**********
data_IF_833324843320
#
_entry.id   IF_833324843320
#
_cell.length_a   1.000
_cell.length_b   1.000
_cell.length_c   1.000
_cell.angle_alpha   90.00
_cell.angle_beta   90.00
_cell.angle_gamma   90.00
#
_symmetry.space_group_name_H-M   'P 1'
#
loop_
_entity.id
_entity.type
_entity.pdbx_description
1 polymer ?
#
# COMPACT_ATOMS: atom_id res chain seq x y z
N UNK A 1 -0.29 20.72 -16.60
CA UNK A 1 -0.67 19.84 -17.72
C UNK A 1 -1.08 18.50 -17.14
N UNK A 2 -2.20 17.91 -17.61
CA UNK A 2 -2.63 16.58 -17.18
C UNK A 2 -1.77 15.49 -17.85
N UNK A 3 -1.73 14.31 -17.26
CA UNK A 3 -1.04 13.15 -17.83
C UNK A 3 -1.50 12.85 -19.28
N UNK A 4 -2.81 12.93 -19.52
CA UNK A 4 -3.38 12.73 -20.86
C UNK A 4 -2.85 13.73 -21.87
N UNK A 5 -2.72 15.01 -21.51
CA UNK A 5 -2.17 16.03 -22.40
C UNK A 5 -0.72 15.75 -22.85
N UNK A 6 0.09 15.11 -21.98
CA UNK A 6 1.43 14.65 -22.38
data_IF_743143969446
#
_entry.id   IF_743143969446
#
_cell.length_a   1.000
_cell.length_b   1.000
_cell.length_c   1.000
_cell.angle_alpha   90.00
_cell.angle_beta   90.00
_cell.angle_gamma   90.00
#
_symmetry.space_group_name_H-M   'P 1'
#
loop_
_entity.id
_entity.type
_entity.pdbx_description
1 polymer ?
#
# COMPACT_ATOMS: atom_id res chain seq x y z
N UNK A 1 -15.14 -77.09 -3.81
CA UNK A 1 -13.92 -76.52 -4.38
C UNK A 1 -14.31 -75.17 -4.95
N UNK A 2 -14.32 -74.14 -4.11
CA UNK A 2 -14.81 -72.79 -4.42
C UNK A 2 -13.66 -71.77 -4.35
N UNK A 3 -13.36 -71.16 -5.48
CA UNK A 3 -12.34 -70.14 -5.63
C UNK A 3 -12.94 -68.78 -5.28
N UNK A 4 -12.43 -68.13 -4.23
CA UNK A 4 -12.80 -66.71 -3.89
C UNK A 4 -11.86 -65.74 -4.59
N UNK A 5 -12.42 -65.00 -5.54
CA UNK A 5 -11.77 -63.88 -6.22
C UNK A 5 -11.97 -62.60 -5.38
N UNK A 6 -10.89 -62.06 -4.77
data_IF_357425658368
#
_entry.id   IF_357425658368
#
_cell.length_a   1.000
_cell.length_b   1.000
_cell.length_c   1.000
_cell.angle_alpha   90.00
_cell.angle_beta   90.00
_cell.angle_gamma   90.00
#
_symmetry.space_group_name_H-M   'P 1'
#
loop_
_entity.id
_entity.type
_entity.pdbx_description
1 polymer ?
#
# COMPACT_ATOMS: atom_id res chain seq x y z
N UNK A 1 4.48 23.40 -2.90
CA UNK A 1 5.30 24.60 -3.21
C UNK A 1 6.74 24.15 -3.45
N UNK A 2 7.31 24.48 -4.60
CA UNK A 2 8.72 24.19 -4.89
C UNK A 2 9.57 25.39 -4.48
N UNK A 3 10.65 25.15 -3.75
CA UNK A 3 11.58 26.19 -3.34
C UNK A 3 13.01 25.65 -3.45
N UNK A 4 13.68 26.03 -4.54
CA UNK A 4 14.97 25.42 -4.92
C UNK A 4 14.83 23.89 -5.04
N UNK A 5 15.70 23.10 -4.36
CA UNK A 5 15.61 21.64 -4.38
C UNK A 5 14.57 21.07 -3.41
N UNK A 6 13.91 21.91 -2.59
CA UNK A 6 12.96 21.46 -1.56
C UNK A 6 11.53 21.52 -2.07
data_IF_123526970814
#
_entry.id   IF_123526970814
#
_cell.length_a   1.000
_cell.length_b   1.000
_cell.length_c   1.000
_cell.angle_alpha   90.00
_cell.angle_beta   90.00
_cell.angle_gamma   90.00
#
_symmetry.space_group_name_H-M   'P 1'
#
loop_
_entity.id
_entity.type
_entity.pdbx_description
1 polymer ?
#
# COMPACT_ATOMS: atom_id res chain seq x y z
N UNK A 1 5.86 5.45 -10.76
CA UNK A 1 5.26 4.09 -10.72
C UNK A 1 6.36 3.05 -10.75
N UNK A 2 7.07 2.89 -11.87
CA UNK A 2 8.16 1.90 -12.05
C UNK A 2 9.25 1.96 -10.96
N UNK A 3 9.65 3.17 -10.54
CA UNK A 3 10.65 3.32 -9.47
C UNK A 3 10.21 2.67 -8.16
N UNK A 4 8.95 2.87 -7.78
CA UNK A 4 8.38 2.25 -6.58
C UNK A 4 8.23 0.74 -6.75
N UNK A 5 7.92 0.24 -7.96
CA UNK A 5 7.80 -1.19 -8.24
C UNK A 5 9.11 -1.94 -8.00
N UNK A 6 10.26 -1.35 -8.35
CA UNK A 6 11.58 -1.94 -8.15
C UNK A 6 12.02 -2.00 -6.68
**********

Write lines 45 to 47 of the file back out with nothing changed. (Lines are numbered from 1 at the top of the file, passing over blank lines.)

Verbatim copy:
_cell.angle_alpha   90.00
_cell.angle_beta   90.00
_cell.angle_gamma   90.00